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The Edmonds-born artist is a singer, songwriter, rapper, dancer, record producer, model, choreographer, entrepreneur and actor. (Image: Upstream)

Jay Park: Seattle's b-boy, Korea's superstar

One of the biggest acts to play Upstream's main stage this year was Jay Park! The Edmonds, WA native and Kpop star is quickly gaining popularity here in the States.

But in Asia, he's already a superstar. In fact, when we told Refined viewers we scored an interview with him, our Twitter had a meltdown! We handpicked a couple questions directly from his fans, and asked him during our interview.

Seattle Refined: How long has it been since you’ve been back in Seattle?
Jay Park: I was just here recently - February to March.

What’s it like walking around the streets of Seattle versus walking the streets back in Korea?
Of course in Korea I’m a little bit more well known. [There are] a lot more people asking for pictures and autographs. As with here it's more like, maybe one out of 100 recognize me, maybe ask for my picture. So it’s much more free in Seattle I guess.

What’s one of the things you miss the most about the Seattle/Edmonds area when you’re away?
It’s just the people, you know. My friends, my family, the nice air. The Seoul air is very polluted. And I think Seattle summers are just the best. The sky looks like it’s computer graphics, it’s so – it looks like it’s CG.

How did growing up in the Seattle area influence your music?
I think everyone kind of molds to their environment, and the people around them, you know? So of course my friends and my environment definitely – not saying that I’m from the streets or whatever – but it definitely, and not just my music, turned me into the man II am today, for sure. And Seattle music-wise, I’ve been getting a lot more into Seattle music recently. Because before I would just hear stuff on the radio, see what’s on MTV, whatnot. But now that I’m an artist, I wanted to come back and tap into the scene out here, because they have a lot of dope, very talented artists out here. I actually recently started a label, and we signed some Seattle local artists, to help them branch off and do their thing.

Like who?
People like Raz Simone, Avator Darko - you know, people who have been in this hip-hop scene for a very long time, and have been getting noticed locally. But I wanted them to be more recognized worldwide, it’s such a waste of talent, you know what I’m saying?

Is that one of the reasons you wanted to come back for this Upstream Fest?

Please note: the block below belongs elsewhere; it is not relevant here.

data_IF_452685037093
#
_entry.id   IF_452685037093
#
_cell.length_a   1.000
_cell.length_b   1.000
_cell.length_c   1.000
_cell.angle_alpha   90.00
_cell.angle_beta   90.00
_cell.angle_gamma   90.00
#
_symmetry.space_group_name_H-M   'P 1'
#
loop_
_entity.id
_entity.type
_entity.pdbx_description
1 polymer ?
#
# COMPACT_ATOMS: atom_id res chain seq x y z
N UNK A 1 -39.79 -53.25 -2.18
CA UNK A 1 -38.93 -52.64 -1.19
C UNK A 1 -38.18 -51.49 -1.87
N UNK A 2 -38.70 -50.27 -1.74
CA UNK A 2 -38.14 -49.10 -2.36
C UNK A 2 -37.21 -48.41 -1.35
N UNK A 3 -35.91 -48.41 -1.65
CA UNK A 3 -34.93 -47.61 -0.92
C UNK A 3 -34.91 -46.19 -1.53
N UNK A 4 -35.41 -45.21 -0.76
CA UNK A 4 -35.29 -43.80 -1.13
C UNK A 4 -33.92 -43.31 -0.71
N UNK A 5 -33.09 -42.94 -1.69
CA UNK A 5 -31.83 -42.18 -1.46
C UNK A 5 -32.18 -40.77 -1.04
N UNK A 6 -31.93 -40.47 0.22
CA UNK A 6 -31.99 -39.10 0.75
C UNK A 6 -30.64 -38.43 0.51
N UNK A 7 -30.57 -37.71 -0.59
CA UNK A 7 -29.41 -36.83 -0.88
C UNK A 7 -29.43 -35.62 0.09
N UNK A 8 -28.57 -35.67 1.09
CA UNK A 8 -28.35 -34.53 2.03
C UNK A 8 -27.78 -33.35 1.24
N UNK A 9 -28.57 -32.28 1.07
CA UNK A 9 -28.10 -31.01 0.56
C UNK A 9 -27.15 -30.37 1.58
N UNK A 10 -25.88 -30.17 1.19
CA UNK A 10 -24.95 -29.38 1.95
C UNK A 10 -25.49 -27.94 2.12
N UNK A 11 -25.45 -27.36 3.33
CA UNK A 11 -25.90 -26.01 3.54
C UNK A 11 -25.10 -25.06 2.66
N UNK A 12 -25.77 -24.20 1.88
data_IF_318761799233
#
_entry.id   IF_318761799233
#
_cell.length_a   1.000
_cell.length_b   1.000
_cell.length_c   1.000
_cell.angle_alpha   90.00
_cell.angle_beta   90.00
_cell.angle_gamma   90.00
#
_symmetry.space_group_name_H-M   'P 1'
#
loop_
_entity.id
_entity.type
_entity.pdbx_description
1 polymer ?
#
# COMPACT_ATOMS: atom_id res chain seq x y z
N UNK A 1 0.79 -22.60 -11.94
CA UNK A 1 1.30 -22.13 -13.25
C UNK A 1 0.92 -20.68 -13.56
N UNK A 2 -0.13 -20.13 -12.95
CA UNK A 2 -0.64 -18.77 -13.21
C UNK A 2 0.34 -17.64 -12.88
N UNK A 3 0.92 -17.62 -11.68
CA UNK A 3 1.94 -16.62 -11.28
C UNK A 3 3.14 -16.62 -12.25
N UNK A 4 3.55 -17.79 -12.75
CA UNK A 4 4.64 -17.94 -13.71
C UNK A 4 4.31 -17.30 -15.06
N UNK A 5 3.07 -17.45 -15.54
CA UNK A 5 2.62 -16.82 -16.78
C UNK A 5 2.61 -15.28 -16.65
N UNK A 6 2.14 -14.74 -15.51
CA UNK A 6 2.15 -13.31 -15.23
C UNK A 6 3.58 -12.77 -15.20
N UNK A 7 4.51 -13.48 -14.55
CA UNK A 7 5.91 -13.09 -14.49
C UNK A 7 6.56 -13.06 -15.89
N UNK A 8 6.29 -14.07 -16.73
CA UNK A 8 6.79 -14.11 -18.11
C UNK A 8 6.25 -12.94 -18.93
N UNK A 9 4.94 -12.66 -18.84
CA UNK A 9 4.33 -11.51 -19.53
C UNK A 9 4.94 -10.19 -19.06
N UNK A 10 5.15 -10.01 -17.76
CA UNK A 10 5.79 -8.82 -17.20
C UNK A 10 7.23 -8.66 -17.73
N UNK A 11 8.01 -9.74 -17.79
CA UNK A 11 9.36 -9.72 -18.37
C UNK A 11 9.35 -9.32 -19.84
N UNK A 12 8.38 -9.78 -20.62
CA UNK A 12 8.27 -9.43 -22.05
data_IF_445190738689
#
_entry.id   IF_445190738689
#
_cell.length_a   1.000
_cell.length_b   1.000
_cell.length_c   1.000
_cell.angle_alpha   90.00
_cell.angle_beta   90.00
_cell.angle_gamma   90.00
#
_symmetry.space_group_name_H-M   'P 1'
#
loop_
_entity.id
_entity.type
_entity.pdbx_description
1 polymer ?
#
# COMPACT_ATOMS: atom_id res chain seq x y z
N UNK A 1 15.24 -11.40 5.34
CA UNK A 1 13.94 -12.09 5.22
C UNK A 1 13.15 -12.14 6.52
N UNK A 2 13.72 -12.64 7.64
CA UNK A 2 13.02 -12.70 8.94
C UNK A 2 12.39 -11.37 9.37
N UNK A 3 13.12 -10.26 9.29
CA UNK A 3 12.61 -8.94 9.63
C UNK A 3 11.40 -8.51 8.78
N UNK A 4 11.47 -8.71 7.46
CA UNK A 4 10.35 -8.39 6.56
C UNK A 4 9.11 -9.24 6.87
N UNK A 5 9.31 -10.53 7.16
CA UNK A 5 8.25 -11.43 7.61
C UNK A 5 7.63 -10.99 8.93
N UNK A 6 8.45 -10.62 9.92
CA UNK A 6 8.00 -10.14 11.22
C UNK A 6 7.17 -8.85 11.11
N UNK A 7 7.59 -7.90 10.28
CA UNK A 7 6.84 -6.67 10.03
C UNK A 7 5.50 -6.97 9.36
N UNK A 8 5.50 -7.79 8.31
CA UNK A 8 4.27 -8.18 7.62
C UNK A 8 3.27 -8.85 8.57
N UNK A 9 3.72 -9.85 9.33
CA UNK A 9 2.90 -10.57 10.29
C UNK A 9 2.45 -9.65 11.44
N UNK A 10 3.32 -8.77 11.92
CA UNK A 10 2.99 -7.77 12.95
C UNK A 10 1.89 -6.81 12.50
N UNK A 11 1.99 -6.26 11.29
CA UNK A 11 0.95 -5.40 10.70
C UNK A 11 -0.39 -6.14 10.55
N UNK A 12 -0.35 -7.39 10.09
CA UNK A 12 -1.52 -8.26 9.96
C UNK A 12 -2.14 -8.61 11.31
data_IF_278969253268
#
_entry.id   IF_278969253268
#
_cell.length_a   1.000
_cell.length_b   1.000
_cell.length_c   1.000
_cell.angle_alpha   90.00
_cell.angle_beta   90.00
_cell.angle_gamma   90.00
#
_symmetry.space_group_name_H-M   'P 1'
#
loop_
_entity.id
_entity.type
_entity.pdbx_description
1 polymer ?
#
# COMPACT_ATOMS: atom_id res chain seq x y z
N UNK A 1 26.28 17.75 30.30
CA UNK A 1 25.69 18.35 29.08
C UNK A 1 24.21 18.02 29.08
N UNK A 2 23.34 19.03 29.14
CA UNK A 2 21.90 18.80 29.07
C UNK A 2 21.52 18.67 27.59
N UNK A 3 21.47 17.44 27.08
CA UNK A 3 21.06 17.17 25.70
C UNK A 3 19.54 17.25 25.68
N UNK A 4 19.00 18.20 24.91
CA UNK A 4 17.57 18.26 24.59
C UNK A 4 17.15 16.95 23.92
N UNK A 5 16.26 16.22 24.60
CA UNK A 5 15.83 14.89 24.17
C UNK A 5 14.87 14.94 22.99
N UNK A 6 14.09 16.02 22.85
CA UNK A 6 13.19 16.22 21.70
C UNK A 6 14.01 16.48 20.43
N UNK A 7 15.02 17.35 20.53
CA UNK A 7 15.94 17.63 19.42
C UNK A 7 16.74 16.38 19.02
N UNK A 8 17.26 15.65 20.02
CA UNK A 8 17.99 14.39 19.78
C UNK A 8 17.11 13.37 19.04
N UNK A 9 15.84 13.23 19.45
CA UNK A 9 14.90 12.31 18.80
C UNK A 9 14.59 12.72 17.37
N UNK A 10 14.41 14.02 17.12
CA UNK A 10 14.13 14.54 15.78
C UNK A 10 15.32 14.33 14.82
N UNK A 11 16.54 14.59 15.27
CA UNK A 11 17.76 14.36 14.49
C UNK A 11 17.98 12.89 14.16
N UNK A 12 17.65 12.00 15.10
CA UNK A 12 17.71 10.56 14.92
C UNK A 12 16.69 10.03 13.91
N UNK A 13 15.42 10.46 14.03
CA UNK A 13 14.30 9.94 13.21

Definitely. I wanted to get more in touch with the city, more in touch with the scene. And I’m pretty established out there, so I wanted to try something new.

We put out a tweet asking for questions from your fans, and WOW what a response! Here are a couple, if you don’t mind?
No problem!

Any tips on jet lag?
Usually, the first night I get in I drink a lot of liquor, so you just pass out. It doesn’t matter what time of day, you just pass out.

Is that a tip or a warning?
Both! I mean, you don’t feel good the next day, but you definitely sleep. So, I do that sometimes. With jet lag, you know – it’s just the hardest thing,

What other artists inspire you?
Everything inspires me. I listen to a lot of different genres of music – people who are poppin’ today like Migos, to Motown like Marvin Gaye, to Michael Jackson, to Brian McKnight. So I listen to wide variety of music. Everything inspires me, I always try not to put myself in a box, so I always have infinite room to grow.

Do you feel more American or Korean?
I feel half and half, because I lived 18 years here– and I’ve lived about 10, now 11, years over there.

What is your drink of choice on a night out?
Whatever gets the job done.

Three words to describe yourself?
Short Asian guy.

What artists would you most like to collaborate with right now?
In Korea I’ve pretty much collab-ed with everyone I wanted to collab with, and I definitely wanted to collab with a lot of Seattle artists, and I’ve been doing that, you know. People like Flavr Blue, and I’ve been getting in touch with people like Gifted Gab and Raz Simone and Black Umbrella and all that. So it’s been great – I kind of just wanted to bring some excitement to the city, for the artists to help inspire and motivate them, because they inspire and motivate me as well.

What do you think of Upstream so far?
I’ve been a little sick, so I’ve been trying to keep my condition, my health in good form. So I’ve just been rehearsal, go home, go to sleep, eat some garlic, eat some organic juices…

What is the best thing to happen to you this year so far?
This year? Definitely the new label. Because, I already have another label – it’s called AOMG – we started that about three years ago, so that’s very established now, it can run without me doing too much. So that’s why I took this opportunity and this chance to make a new label and have the target be more global, more worldwide – because it has Asian artists and it has American artists, and it’s much more fulfilling because it’s people from my hometown.

What are some characteristics you look for in a woman? This one got a bunch of retweets, BTW.
In a woman? Oh wow. I really like nice smiles, I like nice teeth. I don’t know why, I really like nice teeth.

Favorite food?
I really like Mexican food. There’s a spot I always go to – he’s my friend but I’m not just doing this because he’s my friend – it’s a place called Luna Azul. When I come back I eat there maybe two, three times a week. Luna Azul, it’s very, very good.

What do you parents think of your music?
There’s a wide variety of my music, I don’t just do one type of music. So a little more provocative lyrics and provocative music videos they’re not so appreciative of, but more the pop-y kind of feel-good stuff they really enjoy. It just depends on what it is.

Ch-ch-check the full video interview above!